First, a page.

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Orange România SA v Autoritatea Naţională de Supraveghere a Prelucrării Datelor cu Caracter Personal (ANSPDCP) Case C-61/19

We have all ticked the box without reading the small print. In doing so, it is safe to say you might not know what you have signed up to. This was recently the subject of consideration by the Court of Justice of the European Union (CJEU) in Luxembourg. 


Orange provides telecommunications services in Romania.  

Their standard terms contained a pre-ticked box confirming the customer’s “consent” to the collection and storage of personal data, namely an identification document.  

In March 2018, the Romanian data protection authority (ANSPDCP) fined Orange for this practise. The Regional Court in Bucharest subsequently asked CJEU to specify the conditions in which the customers’ consent to the processing of personal data may be considered valid.


Under EU Law, the consent of any data subject must be freely given; specific, informed and unambiguous. Consent is not validly given in the case of silence, pre-ticked boxes nor inactivity.  

Where consent is through a written declaration that might cover numerous points, it must be clearly presented using plain language and must not preclude the possibility of concluding the contract in its absence. A data controller must be able to evidence this.  

The CJEU concluded, therefore, that: 

…a contract for the provision of telecommunications services which contains a clause stating that the data subject has been informed of, and has consented to, the collection and storage of a copy of his or her identity document for identification purposes is not such as to demonstrate that that person has validly given his or her consent to that collection and storage, where the box referring to that clause has been ticked by the data controller before the contract was signed, where the terms of that contract are capable of misleading the data subject as to the possibility of concluding the contract in question even if he or she refuses to consent to the processing of his or her data, or where the freedom to choose to object to that collection and storage is unduly affected by that controller, in that it requires that the data subject, in order to express his or her refusal to consent to such processing, must complete an additional form setting out that refusal.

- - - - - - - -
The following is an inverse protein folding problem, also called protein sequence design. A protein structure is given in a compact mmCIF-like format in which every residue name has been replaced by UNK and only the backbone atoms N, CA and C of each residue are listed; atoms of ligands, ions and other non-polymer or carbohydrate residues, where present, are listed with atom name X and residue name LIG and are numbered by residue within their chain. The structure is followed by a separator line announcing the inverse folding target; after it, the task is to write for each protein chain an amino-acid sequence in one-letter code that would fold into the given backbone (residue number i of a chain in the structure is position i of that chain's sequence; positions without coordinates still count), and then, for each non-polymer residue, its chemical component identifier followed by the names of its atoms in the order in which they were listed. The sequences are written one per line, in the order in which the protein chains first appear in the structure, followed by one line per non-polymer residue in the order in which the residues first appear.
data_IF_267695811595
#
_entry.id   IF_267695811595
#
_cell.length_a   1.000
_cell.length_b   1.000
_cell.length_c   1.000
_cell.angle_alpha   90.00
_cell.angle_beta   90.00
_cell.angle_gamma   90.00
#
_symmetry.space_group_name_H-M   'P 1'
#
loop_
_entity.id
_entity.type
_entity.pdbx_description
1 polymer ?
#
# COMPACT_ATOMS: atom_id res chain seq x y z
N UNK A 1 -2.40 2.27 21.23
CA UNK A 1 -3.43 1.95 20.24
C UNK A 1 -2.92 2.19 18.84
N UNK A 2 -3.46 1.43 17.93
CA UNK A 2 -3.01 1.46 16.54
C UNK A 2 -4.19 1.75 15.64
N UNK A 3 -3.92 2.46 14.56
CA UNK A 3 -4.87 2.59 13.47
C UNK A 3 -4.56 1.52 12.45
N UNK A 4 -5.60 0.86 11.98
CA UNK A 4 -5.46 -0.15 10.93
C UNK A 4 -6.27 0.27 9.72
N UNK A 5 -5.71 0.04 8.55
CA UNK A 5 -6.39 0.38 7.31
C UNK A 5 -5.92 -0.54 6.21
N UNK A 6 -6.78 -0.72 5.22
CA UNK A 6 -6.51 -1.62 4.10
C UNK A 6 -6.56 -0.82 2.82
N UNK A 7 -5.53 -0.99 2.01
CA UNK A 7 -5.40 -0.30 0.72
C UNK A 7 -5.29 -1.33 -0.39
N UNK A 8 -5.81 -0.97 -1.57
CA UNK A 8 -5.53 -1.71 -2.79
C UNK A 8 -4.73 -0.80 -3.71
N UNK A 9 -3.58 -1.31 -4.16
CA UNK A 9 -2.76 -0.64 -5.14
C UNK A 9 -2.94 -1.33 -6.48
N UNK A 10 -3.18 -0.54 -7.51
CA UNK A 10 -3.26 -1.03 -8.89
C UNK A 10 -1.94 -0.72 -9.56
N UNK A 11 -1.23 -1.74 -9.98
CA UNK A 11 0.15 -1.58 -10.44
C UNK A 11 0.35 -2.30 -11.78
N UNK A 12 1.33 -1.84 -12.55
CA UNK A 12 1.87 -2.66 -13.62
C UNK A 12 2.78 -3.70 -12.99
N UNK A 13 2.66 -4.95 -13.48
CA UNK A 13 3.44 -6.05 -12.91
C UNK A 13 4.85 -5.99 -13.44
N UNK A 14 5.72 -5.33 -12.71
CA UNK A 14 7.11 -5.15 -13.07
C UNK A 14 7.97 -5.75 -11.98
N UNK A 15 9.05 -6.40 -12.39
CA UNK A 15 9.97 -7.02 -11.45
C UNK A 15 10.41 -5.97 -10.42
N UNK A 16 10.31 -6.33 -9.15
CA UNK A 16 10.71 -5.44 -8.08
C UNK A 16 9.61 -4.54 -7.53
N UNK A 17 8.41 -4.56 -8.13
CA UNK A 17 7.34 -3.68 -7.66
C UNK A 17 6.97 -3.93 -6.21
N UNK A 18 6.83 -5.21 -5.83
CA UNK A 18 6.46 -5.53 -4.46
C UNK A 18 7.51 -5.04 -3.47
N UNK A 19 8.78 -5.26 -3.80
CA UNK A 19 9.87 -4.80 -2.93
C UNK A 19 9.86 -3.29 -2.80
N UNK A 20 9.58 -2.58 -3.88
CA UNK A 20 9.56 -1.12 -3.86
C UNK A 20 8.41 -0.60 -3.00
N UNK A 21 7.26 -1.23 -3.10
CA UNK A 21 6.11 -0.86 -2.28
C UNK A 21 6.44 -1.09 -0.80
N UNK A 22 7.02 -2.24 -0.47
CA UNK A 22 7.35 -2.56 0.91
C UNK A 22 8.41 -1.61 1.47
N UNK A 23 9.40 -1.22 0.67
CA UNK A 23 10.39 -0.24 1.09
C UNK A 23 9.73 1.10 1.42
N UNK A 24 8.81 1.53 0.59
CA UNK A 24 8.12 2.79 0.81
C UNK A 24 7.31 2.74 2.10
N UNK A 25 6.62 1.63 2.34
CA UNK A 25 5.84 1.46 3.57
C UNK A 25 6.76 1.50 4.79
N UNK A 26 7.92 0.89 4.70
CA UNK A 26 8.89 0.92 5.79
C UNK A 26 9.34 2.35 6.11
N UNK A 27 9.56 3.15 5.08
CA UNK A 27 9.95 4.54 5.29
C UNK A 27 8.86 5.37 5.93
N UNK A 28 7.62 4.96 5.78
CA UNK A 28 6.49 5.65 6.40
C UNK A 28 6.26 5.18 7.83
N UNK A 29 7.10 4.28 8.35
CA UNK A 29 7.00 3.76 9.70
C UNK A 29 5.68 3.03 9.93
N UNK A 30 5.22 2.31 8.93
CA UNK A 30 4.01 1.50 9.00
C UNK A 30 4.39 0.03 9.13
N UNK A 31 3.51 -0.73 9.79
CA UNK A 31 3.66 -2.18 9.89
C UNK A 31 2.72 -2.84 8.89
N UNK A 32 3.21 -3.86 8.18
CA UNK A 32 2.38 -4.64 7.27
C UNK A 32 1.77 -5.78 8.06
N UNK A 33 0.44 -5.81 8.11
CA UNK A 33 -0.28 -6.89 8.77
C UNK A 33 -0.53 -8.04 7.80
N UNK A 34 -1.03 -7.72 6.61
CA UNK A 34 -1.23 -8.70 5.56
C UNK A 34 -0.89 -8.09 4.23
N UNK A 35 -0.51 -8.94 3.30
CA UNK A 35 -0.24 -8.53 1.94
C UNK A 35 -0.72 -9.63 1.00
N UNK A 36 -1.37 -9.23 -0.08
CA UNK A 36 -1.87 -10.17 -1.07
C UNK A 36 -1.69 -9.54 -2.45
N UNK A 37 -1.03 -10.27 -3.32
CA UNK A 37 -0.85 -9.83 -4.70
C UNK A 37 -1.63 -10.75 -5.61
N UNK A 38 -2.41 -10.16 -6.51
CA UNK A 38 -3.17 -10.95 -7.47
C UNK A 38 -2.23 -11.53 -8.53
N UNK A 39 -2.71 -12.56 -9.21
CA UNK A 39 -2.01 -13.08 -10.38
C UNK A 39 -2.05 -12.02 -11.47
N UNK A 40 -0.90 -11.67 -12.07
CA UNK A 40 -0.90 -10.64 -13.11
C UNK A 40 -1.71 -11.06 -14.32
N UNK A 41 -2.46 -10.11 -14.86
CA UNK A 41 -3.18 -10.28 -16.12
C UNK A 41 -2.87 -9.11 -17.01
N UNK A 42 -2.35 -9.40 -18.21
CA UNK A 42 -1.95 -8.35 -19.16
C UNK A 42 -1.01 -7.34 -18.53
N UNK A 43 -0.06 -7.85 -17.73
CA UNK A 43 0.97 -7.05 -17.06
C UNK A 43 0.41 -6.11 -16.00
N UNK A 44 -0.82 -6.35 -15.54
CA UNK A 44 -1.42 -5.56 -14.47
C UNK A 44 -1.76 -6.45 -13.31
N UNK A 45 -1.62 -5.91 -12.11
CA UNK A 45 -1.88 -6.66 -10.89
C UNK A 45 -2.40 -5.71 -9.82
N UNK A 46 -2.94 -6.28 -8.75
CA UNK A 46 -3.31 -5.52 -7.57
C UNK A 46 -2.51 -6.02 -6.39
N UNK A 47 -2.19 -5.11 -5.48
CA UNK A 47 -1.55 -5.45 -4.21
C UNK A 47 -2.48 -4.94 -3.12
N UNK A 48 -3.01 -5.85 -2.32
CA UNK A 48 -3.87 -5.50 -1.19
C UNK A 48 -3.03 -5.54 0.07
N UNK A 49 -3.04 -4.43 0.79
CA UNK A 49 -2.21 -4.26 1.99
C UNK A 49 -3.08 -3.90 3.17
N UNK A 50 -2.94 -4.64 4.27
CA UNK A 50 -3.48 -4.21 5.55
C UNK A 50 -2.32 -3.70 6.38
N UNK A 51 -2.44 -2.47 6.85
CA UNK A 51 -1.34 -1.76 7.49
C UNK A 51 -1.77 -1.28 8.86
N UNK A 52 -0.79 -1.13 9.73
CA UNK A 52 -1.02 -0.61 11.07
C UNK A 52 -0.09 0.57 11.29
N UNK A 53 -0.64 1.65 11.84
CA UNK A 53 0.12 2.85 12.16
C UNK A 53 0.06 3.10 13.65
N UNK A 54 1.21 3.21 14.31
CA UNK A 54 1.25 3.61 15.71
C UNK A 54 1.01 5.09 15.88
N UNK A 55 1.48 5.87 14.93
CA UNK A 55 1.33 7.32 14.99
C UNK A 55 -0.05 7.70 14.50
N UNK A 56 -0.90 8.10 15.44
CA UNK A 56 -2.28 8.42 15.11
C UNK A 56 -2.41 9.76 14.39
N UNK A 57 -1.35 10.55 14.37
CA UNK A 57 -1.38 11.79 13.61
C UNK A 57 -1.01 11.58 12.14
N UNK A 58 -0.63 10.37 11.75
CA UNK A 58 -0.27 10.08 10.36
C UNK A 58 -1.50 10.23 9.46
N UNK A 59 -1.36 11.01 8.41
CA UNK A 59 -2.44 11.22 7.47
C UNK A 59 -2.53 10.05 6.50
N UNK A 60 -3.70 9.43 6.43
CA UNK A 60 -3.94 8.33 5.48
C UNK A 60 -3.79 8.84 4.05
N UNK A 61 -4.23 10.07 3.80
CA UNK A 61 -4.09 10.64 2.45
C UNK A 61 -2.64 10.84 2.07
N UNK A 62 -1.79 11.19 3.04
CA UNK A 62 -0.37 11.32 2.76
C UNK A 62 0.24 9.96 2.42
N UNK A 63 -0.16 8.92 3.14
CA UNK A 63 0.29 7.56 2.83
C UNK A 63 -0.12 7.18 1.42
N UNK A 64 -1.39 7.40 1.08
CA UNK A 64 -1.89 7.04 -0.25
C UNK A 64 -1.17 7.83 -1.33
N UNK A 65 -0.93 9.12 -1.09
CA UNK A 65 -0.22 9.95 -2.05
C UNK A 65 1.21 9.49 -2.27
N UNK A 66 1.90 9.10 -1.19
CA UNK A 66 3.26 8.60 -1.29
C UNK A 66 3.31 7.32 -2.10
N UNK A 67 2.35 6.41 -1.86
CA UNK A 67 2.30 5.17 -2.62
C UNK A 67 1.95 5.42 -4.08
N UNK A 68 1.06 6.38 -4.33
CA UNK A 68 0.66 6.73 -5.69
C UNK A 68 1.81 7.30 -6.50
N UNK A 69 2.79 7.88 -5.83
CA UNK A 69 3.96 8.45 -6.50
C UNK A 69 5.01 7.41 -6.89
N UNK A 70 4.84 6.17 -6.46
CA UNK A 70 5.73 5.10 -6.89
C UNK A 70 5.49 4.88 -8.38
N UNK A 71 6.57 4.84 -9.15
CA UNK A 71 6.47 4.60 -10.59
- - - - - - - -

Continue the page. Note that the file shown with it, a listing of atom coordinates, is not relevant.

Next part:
The position under GDPR, and the Data Protection Act 2018, is clear on the consent of data subjects. This decision provides further clarity, should it be needed.  

The Information Commissioner’s Office (ICO) has clear guidance on consent

You must ask people to actively opt-in. Don’t use pre-ticked boxes, opt-out boxes or other default settings. Wherever possible, give separate (‘granular’) options to consent to different purposes and different types of processing.

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By Paul Sullivan FRSA

Creating unique, engaging content for your law firm clients